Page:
I have unshakable faith in children. They always show me the way. ♥

Thursday, August 28, 2008

ready for a non-sweaty day...

Completely. Exhausted.

I absolutely love setting up the classroom. I love the challenge of making the flow work for the kids, of creating a space that feels cozy and welcoming, of building a space that will grow and evolve with the children as we take our journey together.

I think the process would not exhaust me so much if were more efficient with my time (and more organized with things on a regular basis, and perhaps if I had less stuff), but it's one of those things that just does not come easily for me.

Today I spent far too long in various meetings/planning and didn't get to finish everything I wanted, but the classroom is ready. Now I just need to do a lot of the making and cutting and gluing of things we will use for the first week of school. (well, and there are still two boxes of books to be sorted and a box of... erm, random stuff that I need to deal with, but believe me when I say that will just have to wait.)

Tomorrow we have Open House and a Family Picnic in the morning (early so families can come before work) and then a bunch of meetings in the afternoon. It'll be nice to have a non-sweaty day, I think.

So, only a couple of pictures today -- things don't really look that different.

Here you can see a couple of books in little single display stands. These are books that we will read early in the year and I like having them out before we actually read them.

This picture is taken from the rocking chair and looking left toward the window. You can see some more books up in little display stands.

This is still taken from the rocking chair, but looking right down the center of the room. We will use the easel for a lot of learning this year -- both lessons that include me and as a station for students during our learning stations (one side will be an ABC station and the other side will be a pocket chart station). Note the little frog rug just under the easel... yeah, that's new. I like frogs. ♥

Alright all, I'm going to watch Rafael Nadal play tennis for a little while longer and then head to bed. Have a great night!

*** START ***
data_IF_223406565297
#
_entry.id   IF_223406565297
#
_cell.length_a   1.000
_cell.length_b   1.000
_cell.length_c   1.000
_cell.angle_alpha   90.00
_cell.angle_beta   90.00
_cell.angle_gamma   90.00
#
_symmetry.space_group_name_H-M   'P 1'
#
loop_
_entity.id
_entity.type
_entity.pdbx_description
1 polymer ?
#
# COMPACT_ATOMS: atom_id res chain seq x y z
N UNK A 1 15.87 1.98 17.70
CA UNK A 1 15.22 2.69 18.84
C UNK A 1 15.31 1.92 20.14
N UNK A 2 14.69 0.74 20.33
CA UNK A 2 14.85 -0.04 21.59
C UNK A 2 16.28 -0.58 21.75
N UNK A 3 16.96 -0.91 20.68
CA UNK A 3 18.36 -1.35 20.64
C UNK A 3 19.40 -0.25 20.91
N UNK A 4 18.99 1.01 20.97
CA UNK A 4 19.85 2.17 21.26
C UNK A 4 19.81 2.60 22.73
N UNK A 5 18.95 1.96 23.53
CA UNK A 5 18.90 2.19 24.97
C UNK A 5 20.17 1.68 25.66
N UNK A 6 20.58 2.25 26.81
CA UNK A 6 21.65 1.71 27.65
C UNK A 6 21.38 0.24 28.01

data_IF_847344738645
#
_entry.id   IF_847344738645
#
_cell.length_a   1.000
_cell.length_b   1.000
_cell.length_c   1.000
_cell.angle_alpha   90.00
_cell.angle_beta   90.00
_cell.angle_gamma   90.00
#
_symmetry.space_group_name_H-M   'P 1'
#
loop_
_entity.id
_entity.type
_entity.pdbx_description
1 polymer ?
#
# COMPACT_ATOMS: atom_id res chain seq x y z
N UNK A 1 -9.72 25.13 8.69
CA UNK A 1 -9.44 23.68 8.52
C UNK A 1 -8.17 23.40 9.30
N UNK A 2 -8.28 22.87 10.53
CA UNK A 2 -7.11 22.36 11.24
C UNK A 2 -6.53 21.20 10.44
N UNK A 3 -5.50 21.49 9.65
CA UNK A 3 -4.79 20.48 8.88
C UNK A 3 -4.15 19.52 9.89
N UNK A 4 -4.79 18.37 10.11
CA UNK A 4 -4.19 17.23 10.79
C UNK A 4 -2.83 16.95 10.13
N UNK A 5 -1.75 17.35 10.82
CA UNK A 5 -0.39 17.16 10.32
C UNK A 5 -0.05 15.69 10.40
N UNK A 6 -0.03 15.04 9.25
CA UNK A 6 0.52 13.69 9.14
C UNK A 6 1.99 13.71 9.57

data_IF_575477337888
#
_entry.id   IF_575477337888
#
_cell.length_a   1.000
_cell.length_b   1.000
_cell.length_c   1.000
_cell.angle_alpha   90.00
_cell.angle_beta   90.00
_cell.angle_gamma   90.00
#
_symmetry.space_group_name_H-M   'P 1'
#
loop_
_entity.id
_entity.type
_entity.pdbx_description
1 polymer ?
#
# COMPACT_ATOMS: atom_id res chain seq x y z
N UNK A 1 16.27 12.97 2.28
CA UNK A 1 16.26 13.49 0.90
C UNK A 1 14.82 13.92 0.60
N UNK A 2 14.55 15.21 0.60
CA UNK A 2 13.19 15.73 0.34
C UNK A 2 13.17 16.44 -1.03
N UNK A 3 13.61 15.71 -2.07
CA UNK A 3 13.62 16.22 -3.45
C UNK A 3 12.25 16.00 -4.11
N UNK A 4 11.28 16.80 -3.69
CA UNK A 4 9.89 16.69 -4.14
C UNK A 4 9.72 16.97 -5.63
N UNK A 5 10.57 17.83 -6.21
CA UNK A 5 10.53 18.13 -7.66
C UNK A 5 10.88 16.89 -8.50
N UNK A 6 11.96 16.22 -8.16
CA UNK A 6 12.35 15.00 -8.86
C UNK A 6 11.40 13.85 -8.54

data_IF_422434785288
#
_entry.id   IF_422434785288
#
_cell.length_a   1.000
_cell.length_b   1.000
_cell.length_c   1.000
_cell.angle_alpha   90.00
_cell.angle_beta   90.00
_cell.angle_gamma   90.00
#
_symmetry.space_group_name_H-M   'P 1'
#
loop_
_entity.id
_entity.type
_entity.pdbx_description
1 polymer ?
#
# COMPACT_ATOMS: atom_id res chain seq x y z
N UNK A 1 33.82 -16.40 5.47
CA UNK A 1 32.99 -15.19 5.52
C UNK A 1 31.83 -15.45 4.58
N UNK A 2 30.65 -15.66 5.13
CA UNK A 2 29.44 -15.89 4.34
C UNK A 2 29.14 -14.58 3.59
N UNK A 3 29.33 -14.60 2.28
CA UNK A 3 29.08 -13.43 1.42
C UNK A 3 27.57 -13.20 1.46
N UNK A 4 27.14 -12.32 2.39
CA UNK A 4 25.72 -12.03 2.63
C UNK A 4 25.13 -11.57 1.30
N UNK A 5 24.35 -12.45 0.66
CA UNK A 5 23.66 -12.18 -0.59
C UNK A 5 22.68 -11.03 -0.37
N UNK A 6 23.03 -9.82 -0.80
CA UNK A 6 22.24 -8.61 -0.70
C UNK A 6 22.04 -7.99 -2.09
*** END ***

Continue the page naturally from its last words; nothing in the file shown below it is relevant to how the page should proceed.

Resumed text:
Wednesday, August 27, 2008

light at the end of the tunnel...

I can't believe it's only Wednesday.

I feel like I've worked a full week already. ♥ As is usually the case for me when setting up the classroom, there is still a lot to be done. I managed to contain my messes to three areas (one of which is a rather big one -- the closet -- which I'll be attacking tomorrow) and get a lot more moved/accomplished. The funny thing is, just clearing off the tabletops and putting the mess in one place makes me breathe a whole lot easier. [click to enlarge any of the images]

This is not so much a mess as a bunch of paperwork and notes and little projects all on the same table. Heh, and it appears that I left my Starbucks indulgence right there on the table instead of bringing it home. Oops.

Here are some of the areas that were covered and scary yesterday...

This table was covered with books, but I've since consolidated them into a box. Really, they're books I've decided to keep, but I can't put them on my shelf until I thin my collection a bit. I also cleared off the counter and started to get it ready for all of our learning tools. (Tomorrow I'll try to remember to talk about the mini-table formed by the two desks pushed together.)

I organized a lot of the little things that we use during lessons (things for the calendar, tools for shared reading, random other crap that needs a home) -- it's all behind the round table in a shelf or drawer-compartment under the Smart Board. You can also see the blue basket in the middle of the table. Each table has a different colored basket for crayons, scissors, and etc... the tables are labeled by colors and each student has a sort of 'home' table. We'll use all of the tables and children won't always work at their table, but it's a starting place -- and a bit of structure that works really well in the beginning of the year. Today I labeled each table with the kids' names.

Here, to the right of the meeting area, I put up the green pocket chart, put the little green floor recliner in front of the library area, and added the listening center. It's in behind the table, but when it's time to use it, the children will pull it out and then slide it back when they're done.

I completed a couple of projects today (and checked them off my list!). This first one is the sign-in area when the kids first walk in the door. The shelf was a bit beat up on the top, so I covered it with contac paper and then put the flowers there and a cup with pencils. I didn't put the sign-in sheets here yet to keep the kids' names private.

This was an inspiration I (finally) had after lunchtime. I like to put up a welcome board outside the classroom with kid's names, and then add their photographs after they get to school. I keep the sign up all year, so I like it to look good, be durable, and have some sort of learning theme. The past years, I've done: "Growing a Garden of Learners" (with flowers with the kids' names & pictures) and "Soaring to Great Heights" (with kites with their names and pictures). Each one of these I've saved to use again in the future, but I wanted to come up with a new one this year so I have three to rotate in the future. Our administration has been using a theme with us of boats and sailing together, so I thought keeping that going with the students would be a good connection.